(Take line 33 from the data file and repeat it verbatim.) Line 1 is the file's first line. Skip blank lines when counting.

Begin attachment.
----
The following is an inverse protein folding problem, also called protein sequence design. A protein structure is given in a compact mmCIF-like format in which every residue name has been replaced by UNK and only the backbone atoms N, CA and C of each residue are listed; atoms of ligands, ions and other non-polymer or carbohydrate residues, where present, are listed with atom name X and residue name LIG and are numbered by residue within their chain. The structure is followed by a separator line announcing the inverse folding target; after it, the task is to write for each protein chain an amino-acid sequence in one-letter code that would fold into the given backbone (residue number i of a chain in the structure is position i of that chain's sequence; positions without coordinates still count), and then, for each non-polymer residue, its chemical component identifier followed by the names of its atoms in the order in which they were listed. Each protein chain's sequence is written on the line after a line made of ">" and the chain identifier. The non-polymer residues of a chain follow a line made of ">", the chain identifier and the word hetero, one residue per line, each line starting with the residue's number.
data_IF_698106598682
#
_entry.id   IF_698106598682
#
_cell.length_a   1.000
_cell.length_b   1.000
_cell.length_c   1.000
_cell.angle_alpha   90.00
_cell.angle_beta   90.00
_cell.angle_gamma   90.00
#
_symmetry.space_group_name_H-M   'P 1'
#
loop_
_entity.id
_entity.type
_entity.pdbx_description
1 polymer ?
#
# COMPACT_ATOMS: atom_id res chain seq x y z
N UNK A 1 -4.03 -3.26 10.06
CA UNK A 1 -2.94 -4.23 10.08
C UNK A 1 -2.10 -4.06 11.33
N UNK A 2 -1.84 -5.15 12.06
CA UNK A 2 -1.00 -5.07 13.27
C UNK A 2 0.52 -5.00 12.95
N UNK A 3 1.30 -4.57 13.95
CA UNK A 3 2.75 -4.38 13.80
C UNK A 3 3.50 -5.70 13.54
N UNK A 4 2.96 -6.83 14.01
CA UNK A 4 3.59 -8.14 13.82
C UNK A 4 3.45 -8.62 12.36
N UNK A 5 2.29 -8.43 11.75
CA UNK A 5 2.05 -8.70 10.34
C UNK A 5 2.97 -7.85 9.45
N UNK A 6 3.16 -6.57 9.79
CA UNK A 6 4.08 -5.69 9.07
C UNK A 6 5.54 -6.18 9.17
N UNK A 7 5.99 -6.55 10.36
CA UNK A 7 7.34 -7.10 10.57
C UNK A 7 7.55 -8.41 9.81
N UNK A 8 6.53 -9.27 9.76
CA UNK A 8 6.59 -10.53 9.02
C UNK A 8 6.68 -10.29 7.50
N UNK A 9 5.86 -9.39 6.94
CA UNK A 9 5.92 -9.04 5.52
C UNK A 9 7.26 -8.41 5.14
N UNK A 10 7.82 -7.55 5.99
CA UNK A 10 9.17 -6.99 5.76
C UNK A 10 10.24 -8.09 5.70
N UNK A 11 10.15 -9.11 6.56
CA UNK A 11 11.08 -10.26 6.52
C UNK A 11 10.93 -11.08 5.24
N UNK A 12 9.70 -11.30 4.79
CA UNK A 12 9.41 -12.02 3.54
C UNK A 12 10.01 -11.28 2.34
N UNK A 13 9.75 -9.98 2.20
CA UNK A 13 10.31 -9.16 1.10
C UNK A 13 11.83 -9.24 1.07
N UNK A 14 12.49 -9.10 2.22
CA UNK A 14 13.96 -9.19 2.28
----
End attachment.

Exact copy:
C UNK A 4 3.45 -8.62 12.36